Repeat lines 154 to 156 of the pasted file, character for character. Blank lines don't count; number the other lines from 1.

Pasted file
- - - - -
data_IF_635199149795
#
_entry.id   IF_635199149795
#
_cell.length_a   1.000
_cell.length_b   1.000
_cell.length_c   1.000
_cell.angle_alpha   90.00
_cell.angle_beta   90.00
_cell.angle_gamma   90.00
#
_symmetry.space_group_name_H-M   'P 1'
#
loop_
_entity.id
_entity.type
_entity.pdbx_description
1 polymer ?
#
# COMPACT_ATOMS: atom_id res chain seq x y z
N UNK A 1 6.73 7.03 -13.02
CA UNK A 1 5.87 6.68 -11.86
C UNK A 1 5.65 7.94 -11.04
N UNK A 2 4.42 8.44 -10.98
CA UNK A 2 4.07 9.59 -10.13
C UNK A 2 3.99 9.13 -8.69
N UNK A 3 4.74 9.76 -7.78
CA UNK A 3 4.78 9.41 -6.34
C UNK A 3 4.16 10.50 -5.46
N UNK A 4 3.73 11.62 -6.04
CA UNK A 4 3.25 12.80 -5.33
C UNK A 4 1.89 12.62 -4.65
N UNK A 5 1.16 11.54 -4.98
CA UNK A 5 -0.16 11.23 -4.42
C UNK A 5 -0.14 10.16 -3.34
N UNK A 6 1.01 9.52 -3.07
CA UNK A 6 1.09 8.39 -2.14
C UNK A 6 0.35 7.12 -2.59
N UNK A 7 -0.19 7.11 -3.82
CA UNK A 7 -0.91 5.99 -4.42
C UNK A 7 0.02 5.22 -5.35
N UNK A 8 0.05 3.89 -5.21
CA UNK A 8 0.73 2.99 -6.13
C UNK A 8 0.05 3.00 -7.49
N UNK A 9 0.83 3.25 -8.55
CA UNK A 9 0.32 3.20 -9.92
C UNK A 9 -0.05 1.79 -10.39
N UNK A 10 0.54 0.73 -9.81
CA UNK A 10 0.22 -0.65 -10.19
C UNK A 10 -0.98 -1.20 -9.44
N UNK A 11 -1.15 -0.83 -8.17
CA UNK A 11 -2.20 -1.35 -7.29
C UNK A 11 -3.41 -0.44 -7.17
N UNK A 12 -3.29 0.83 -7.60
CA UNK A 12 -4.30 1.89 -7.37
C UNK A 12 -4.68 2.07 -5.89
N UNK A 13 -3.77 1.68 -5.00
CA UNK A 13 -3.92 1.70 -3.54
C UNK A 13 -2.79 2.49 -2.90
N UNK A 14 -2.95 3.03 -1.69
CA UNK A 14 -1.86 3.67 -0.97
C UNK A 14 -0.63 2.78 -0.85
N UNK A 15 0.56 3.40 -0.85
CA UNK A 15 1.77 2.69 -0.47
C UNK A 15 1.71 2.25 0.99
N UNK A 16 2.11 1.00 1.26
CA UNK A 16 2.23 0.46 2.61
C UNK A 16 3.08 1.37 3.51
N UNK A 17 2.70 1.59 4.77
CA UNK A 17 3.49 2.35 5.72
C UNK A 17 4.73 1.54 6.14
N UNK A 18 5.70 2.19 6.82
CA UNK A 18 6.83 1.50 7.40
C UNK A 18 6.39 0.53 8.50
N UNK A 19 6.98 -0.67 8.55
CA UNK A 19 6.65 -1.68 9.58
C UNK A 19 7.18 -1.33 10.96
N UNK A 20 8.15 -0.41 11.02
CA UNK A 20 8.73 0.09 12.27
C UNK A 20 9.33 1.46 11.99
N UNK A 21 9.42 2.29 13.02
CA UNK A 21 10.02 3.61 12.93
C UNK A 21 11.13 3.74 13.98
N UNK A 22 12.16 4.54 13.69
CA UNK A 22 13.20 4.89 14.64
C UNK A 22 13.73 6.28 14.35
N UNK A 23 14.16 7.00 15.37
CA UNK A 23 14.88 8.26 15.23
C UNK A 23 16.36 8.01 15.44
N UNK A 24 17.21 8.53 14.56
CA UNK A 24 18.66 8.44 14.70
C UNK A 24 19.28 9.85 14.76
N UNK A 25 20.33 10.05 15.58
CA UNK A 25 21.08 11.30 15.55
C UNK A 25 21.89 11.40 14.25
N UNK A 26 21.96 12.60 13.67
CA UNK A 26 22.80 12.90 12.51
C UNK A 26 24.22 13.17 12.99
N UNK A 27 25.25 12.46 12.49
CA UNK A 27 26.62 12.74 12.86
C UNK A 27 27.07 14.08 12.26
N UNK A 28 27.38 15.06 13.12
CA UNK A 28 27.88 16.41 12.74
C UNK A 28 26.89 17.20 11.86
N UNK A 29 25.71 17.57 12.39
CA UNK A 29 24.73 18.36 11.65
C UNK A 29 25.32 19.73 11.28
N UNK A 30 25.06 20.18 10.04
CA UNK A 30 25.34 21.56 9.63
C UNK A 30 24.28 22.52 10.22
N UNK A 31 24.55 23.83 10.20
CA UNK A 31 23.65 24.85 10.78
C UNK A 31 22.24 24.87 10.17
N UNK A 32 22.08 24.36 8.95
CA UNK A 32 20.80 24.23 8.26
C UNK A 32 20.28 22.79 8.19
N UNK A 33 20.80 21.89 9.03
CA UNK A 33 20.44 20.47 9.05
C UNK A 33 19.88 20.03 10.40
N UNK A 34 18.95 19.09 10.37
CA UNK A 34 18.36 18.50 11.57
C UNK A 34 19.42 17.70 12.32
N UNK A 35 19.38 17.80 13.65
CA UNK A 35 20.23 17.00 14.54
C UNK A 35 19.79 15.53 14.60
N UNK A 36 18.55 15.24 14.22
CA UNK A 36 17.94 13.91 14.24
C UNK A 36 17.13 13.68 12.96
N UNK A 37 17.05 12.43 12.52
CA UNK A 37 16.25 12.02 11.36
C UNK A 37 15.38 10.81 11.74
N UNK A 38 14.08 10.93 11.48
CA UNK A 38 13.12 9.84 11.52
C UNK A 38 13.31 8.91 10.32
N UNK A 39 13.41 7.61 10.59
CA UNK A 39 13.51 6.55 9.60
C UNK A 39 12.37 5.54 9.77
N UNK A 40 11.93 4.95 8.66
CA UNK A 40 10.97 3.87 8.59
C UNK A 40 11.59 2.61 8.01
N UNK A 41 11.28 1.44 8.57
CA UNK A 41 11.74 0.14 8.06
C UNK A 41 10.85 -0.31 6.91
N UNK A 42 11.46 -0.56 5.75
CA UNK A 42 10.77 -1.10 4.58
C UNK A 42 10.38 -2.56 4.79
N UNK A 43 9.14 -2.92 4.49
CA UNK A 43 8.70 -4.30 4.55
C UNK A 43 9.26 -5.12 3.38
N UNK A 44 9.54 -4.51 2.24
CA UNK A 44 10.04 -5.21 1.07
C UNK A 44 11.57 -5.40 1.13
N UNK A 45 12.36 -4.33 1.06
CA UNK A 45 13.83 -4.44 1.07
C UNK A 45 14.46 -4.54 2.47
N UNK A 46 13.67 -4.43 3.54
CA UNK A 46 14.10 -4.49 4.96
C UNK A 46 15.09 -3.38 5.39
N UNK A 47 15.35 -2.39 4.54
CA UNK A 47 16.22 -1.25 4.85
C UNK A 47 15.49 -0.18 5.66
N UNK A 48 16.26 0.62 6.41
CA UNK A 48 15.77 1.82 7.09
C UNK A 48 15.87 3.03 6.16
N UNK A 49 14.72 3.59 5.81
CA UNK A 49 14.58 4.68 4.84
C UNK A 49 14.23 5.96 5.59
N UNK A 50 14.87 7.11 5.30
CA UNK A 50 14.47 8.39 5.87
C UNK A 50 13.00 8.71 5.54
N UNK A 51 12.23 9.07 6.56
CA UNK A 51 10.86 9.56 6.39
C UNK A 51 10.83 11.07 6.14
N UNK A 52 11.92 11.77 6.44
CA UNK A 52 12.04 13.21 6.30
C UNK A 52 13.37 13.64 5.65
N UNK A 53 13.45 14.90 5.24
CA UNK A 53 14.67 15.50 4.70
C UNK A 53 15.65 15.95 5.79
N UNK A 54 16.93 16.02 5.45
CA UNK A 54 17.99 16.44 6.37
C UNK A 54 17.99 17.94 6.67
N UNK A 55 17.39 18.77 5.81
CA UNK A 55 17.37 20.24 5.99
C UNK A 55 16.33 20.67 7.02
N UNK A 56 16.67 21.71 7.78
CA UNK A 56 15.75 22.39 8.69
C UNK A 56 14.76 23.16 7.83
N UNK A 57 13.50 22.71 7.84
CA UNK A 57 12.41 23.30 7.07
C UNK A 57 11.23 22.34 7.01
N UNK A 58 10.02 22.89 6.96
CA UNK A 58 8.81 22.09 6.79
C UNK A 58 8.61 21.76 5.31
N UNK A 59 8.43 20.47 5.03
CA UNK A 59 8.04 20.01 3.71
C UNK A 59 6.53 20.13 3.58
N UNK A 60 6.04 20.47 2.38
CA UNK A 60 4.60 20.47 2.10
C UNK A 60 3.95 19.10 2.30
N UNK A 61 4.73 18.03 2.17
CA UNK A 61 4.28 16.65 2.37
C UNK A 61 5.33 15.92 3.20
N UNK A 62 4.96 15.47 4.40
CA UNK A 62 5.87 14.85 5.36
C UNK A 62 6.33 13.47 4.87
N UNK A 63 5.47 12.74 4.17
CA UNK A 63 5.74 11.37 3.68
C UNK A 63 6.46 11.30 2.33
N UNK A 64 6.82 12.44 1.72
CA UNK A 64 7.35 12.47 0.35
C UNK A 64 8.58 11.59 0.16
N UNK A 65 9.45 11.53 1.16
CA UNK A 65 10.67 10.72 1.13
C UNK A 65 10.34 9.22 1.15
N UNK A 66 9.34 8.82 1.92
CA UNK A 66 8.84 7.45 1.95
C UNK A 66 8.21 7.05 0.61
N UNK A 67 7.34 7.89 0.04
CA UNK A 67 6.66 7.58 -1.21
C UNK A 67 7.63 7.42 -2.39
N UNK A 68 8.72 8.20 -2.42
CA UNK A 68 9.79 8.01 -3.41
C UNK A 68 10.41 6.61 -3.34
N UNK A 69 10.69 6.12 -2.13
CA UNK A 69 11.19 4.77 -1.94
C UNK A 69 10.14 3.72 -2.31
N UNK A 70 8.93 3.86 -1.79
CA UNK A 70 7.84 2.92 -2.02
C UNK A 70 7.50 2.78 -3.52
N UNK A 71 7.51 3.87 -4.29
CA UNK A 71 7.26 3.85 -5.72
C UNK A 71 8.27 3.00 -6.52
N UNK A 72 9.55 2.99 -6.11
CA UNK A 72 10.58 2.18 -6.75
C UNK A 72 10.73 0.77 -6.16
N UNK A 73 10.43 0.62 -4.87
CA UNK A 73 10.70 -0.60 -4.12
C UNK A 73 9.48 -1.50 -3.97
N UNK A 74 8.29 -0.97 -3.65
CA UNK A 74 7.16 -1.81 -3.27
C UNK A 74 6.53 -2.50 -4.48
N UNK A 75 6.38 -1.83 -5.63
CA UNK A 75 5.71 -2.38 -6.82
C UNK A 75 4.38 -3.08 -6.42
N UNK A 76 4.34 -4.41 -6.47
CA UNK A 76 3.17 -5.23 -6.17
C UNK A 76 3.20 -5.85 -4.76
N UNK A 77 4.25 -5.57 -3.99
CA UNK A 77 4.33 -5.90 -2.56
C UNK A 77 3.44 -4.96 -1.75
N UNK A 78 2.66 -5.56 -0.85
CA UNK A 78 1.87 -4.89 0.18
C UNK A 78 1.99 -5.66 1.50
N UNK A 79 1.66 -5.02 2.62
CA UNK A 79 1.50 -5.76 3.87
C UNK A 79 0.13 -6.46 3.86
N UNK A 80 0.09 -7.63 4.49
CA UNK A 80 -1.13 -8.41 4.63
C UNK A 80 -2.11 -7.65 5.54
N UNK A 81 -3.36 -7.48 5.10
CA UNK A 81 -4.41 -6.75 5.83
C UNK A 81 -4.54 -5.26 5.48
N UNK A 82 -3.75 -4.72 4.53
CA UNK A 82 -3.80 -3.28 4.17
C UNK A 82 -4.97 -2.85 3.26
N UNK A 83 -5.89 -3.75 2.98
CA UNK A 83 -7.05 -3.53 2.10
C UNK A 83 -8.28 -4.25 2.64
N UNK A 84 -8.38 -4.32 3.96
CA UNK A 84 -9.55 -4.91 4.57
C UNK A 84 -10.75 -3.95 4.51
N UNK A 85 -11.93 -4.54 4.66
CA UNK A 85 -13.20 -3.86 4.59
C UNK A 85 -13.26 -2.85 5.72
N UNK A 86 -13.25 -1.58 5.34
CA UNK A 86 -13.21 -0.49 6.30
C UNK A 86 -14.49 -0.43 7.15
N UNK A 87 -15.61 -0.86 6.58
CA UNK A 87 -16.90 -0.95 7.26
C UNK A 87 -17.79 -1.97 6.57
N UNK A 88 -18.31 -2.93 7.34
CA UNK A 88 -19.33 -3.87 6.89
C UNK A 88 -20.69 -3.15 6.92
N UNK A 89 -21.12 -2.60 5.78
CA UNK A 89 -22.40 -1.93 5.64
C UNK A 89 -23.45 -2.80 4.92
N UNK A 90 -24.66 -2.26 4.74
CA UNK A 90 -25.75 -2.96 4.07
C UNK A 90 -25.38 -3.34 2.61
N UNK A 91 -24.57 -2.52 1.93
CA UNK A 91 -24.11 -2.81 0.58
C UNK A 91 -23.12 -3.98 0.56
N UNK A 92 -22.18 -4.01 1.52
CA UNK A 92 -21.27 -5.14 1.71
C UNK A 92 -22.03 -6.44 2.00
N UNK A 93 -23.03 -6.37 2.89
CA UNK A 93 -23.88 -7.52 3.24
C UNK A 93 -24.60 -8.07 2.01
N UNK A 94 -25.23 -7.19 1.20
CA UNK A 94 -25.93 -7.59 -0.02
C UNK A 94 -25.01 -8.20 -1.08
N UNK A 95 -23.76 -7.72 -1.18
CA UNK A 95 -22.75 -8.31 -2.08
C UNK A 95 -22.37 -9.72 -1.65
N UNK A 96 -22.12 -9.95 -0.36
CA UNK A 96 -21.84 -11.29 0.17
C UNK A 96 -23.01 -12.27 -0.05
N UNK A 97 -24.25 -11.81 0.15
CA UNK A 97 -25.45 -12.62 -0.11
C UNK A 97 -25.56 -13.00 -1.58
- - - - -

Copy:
CA UNK A 45 13.83 -4.44 1.07
C UNK A 45 14.46 -4.54 2.47
N UNK A 46 13.67 -4.43 3.54